An outcome is a function of many variables – a hard skill is a like a solid shell that wraps around these variables and controls the outcome with a high degree of likelihood. A soft-skill on the other hand is like a porous shell and outcomes are controlled by variables outside of the shell. Soft-skill person tends to believe that he is controlling the outcome by influencing variables under his control, ie within the porous boundary. Reality could just be that during the period of observation, outside variables did not adversely impact the outcome. But that is no guarantee that he can deliver similar performance in future.
Another important point is that not all risks due to survivorship bias are the same – some risks lead to a total ruin while some risks lead to a setback that we can recover from. In our previous scenarios, risk of choosing a wrong co-founder is bigger than risk of choosing a wrong sales head. Choosing a wrong co-founder can fundamentally damage the prospects of success. We need to be extra careful to mitigate survivorship bias when risk of ruin is high.
That takes us to next topic – why does survivorship bias exist in the first place. I attribute it to 2 reasons:
- Network effect of success
- Our inability to understand randomness
Network effect of success
Network effect is the ability of humans to propagate ideas to a large number of people. If we plot Network effect against Success, we will see that at some level of success, network effects suddenly increase manifold.
Be it word-of-mouth, or Public Relations or Advertisements – people will come to know about the success sooner rather than later. So at this end of the curve, success talks and at the other end of the curve, there are millions of companies that maintain a low profile and aren’t known to people at large.
Humans dislike randomness – we tend to attribute a reason to everything, be it a success or failure. Even if the event is completely random, our tendency to create a cause for that event often creates a survivorship bias.
For eg If we see a sales track-record for a guy with a good education background and work experience, our mind attributes education and experience as the reason for that track record. In reality, there might be other factors at play such as great marketing team in the background, an early mover advantage for the product, or an established brand with well-laid out sales processes.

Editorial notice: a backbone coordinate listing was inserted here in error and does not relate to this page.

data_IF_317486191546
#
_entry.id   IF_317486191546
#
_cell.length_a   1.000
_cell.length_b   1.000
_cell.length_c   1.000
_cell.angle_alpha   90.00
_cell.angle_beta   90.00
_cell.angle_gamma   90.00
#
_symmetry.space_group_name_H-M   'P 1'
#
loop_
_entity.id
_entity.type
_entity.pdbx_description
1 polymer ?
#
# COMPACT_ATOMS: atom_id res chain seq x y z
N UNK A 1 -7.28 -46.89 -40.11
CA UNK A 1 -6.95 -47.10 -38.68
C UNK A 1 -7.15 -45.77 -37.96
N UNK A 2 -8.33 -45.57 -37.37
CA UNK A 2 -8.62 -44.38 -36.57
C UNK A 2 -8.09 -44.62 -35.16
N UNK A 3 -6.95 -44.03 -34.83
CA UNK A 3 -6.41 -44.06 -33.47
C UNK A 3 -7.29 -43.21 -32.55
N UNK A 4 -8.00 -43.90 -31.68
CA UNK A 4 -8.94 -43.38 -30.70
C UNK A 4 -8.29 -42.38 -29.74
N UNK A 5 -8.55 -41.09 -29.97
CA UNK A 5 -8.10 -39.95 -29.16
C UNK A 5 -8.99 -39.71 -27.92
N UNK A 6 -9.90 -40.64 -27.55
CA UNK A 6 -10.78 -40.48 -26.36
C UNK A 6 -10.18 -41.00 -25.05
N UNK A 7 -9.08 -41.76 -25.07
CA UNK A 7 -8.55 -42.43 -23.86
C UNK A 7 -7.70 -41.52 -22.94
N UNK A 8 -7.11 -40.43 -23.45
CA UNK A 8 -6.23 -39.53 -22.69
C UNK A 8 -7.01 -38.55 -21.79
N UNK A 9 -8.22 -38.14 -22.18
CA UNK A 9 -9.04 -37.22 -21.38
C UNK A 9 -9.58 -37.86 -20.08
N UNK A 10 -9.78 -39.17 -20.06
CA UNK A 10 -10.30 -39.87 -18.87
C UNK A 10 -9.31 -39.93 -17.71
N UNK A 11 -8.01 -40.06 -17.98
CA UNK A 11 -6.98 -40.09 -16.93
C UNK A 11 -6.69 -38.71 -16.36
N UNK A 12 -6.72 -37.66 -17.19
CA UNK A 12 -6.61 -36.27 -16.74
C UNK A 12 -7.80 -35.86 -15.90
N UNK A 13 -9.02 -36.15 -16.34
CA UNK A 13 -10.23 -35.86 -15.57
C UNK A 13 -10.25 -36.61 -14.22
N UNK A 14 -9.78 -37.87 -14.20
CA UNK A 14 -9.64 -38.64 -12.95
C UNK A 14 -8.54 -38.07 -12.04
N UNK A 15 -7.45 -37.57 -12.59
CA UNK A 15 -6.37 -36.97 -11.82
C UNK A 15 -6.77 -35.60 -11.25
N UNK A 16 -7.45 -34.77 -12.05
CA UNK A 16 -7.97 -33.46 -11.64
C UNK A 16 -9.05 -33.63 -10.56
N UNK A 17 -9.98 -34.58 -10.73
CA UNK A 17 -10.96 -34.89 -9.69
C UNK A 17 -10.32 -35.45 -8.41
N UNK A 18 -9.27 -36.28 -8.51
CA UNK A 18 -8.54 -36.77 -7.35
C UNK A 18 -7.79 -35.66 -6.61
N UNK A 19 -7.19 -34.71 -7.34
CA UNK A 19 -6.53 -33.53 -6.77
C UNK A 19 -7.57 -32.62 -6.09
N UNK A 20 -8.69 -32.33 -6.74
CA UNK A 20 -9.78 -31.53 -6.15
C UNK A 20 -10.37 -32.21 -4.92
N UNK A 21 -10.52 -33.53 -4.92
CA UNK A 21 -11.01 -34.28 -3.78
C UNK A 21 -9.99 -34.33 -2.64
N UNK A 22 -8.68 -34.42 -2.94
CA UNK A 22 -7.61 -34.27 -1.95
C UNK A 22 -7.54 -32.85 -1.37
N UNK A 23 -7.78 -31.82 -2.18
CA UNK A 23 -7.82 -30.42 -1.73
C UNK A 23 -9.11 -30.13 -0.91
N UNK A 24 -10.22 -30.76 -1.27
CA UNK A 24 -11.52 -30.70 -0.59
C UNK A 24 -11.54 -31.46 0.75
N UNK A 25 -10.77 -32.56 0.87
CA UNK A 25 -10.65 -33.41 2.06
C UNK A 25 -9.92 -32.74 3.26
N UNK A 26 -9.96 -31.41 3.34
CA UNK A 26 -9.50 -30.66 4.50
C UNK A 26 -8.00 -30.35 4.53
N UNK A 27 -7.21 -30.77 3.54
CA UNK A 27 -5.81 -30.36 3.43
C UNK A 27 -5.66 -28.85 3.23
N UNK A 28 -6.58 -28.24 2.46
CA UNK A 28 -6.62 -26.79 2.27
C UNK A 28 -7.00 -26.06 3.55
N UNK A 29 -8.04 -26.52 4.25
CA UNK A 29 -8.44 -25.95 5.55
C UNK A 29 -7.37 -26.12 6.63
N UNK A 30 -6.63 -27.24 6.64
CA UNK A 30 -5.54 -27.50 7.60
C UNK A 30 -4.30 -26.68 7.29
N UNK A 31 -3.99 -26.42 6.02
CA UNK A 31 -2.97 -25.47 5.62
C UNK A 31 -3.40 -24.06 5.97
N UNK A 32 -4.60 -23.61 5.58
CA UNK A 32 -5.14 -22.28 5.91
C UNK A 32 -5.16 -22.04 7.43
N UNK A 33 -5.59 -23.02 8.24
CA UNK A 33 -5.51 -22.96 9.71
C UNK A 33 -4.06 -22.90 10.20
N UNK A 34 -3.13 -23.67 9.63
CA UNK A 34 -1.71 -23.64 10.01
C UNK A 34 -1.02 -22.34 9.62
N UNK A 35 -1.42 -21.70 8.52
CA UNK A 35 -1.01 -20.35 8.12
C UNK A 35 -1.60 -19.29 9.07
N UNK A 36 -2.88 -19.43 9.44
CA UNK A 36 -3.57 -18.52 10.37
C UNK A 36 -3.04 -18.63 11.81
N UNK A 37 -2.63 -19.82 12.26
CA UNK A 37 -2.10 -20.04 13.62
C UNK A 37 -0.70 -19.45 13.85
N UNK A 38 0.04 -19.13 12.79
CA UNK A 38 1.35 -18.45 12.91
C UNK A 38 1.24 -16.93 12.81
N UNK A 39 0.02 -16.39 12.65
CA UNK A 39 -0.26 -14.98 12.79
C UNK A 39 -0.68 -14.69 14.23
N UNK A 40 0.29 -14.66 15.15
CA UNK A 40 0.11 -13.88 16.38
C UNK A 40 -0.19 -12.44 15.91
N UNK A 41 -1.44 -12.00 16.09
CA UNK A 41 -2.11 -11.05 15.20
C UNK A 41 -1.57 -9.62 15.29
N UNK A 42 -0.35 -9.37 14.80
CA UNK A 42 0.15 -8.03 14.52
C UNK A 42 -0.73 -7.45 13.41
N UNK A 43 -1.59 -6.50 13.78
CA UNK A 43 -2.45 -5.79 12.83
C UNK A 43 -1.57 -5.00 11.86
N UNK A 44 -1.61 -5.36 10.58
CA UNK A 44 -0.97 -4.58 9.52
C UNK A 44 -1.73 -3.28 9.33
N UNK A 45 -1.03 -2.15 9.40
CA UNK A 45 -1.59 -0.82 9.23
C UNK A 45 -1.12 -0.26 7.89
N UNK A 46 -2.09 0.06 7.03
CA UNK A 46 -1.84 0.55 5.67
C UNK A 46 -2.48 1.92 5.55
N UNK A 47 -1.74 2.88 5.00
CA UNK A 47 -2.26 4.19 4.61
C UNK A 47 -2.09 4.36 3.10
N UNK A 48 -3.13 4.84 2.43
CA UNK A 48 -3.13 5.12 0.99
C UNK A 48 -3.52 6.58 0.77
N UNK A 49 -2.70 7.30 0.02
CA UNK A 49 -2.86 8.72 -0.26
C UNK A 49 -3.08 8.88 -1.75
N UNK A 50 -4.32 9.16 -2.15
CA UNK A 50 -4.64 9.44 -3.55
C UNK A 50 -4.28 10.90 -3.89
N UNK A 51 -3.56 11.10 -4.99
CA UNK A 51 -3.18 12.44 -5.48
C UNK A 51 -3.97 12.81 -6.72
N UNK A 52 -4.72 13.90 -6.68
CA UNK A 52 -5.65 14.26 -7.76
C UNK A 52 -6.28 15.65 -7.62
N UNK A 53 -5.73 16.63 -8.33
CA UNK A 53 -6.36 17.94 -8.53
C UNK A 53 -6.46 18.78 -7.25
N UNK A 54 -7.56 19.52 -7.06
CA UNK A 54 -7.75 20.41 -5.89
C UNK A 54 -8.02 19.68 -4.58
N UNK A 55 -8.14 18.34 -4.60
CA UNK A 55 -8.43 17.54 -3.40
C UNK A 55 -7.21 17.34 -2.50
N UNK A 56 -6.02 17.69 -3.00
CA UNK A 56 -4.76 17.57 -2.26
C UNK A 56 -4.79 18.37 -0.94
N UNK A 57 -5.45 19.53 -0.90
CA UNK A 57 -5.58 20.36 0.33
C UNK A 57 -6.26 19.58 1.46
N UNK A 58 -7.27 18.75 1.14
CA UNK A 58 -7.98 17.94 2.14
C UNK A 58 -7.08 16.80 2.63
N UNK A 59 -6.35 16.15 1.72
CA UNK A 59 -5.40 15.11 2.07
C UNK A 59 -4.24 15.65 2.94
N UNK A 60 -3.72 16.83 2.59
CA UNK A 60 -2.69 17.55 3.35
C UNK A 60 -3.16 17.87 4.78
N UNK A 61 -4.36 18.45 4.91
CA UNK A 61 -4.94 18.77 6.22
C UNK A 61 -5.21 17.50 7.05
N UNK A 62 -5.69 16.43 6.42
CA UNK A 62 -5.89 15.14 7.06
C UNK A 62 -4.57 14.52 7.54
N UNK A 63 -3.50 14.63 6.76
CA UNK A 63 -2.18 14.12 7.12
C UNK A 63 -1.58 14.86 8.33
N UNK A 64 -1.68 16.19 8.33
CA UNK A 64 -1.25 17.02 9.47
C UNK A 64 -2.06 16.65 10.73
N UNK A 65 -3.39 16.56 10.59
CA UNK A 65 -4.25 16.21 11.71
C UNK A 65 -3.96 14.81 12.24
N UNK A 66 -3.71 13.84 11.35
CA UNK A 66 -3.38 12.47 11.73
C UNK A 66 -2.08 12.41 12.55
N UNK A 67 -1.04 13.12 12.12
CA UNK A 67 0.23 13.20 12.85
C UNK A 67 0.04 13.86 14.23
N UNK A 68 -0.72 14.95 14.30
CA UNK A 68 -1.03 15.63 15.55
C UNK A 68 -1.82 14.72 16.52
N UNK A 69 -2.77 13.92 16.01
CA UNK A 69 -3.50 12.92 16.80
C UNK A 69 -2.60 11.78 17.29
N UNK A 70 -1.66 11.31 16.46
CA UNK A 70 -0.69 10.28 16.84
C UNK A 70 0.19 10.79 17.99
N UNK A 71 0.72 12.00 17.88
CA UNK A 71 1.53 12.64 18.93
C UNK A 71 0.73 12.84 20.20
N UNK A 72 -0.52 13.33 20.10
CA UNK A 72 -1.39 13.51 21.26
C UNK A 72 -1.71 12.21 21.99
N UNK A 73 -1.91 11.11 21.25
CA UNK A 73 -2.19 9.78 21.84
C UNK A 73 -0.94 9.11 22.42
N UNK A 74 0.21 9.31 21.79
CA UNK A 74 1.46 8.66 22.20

Similarly, if we see an investor with a superb track record record who is X-Goldman and a Wharton graduate, we immediately attribute his success to a brilliant understanding of markets. Actual reason might well be that the current economic cycle suits his style of investment which might not be the case in future.
How to mitigate survivorship bias
- Make more observations over time
Biggest antidote of survivorship-bias is time. If you observe something long enough, then you will be less prone to judgement errors due to survivorship bias. If you see a bulls-eye on a dartboard, wait till the player throws more darts at the board – if you see darts scattered across the board, you can safely assume that bulls-eye was a random event.
2. Reduce exposure to media
Media as an organization, dislikes regular, mundane events and is on a constant lookout for extra-ordinary events. Reduce intake of media and survivorship bias automatically reduces to a large extent. Instead rely more on primary sources such as friends & family, industry experts, word-of-mouth and your own research/experiences for gathering information
3. Burden of proof is on the guy with soft skills
As they say, ” even a broken clock is right twice a day”. When it comes to hiring advisors, consultants, sales people and others with soft skills, always suspect their capability unless proven otherwise. If they are genuinely good, then you can always change your opinion later. But believing in claims & ‘CV material’ upfront can make your a victim of survivorship bias that could be costly for your business.
4. Focus on the process, not the outcome
Last, but not the least, always focus on the process and not the outcome. Simply because, process has lesser randomness than outcome. Whether it is sales, marketing, leadership, investment – base your decisions on the underlying processes rather than the publicly visible outcomes.
- Hard skills exhibit lower risk of survivorship bias over time. On the contrary, soft skills, as experience increases, see an increase in the likelihood of survivorship bias..
- Network effects make success talkative & failure silent.
- Humans aren’t comfortable with randomness – we tend to attribute a cause to success even if there exists none.
- Time is a biggest antidote to survivorship bias. Invest time and observe as many outcomes as possible before deciding future course of action
- Discount what you see & hear in media, suspect everyone with soft skills until you see proof otherwise, and focus on process and not the outcomes. Follow these & you should be able to filter a large percentage of survivorship bias that exists across the world.